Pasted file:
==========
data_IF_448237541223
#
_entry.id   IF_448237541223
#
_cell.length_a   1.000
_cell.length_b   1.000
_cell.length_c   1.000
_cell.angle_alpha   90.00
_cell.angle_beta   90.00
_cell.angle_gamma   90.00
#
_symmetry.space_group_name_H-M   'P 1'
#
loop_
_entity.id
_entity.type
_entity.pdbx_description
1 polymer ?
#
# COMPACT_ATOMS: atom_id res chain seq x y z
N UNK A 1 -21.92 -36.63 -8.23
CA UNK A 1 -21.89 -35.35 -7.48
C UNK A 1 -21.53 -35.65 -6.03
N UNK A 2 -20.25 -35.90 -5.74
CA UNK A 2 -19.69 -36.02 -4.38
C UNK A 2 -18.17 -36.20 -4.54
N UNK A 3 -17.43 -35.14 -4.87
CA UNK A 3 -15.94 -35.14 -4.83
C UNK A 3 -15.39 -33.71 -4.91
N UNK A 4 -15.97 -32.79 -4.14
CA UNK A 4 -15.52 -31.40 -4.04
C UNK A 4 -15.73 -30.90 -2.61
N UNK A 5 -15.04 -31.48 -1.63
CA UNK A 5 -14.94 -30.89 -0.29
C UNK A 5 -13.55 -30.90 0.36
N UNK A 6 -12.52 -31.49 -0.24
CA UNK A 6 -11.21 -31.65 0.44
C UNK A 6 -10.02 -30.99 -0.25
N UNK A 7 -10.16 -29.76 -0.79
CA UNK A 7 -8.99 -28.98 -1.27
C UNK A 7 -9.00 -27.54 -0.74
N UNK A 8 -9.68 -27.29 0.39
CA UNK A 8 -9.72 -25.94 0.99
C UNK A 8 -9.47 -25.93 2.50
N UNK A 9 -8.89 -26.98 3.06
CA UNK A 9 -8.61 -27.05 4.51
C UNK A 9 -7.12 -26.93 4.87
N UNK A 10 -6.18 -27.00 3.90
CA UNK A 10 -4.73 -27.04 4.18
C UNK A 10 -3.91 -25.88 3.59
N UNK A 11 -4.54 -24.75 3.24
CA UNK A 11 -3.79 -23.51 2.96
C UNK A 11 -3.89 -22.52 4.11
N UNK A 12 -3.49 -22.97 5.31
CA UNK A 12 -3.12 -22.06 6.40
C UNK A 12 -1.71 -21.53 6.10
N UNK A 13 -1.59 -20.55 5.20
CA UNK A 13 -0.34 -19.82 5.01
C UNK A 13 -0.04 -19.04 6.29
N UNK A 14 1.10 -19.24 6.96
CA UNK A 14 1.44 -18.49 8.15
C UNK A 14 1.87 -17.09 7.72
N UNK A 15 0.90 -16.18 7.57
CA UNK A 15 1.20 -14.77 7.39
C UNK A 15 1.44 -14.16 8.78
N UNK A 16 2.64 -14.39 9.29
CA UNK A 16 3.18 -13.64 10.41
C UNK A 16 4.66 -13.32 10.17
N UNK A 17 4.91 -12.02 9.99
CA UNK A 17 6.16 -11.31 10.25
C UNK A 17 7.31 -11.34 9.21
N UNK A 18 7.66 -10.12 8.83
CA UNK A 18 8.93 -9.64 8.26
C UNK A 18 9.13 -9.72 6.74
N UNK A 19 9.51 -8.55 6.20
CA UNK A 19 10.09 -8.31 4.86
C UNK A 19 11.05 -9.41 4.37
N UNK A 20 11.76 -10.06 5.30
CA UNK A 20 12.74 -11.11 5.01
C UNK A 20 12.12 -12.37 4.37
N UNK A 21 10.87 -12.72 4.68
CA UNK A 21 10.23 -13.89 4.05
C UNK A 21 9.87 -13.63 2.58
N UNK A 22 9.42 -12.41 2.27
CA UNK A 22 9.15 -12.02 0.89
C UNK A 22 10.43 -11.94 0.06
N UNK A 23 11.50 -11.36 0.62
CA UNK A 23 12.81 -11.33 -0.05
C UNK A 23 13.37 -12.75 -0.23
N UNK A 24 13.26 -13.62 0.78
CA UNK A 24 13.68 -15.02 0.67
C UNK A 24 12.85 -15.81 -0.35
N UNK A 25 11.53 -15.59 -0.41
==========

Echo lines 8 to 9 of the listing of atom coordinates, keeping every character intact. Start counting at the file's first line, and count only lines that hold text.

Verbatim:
_cell.angle_alpha   90.00
_cell.angle_beta   90.00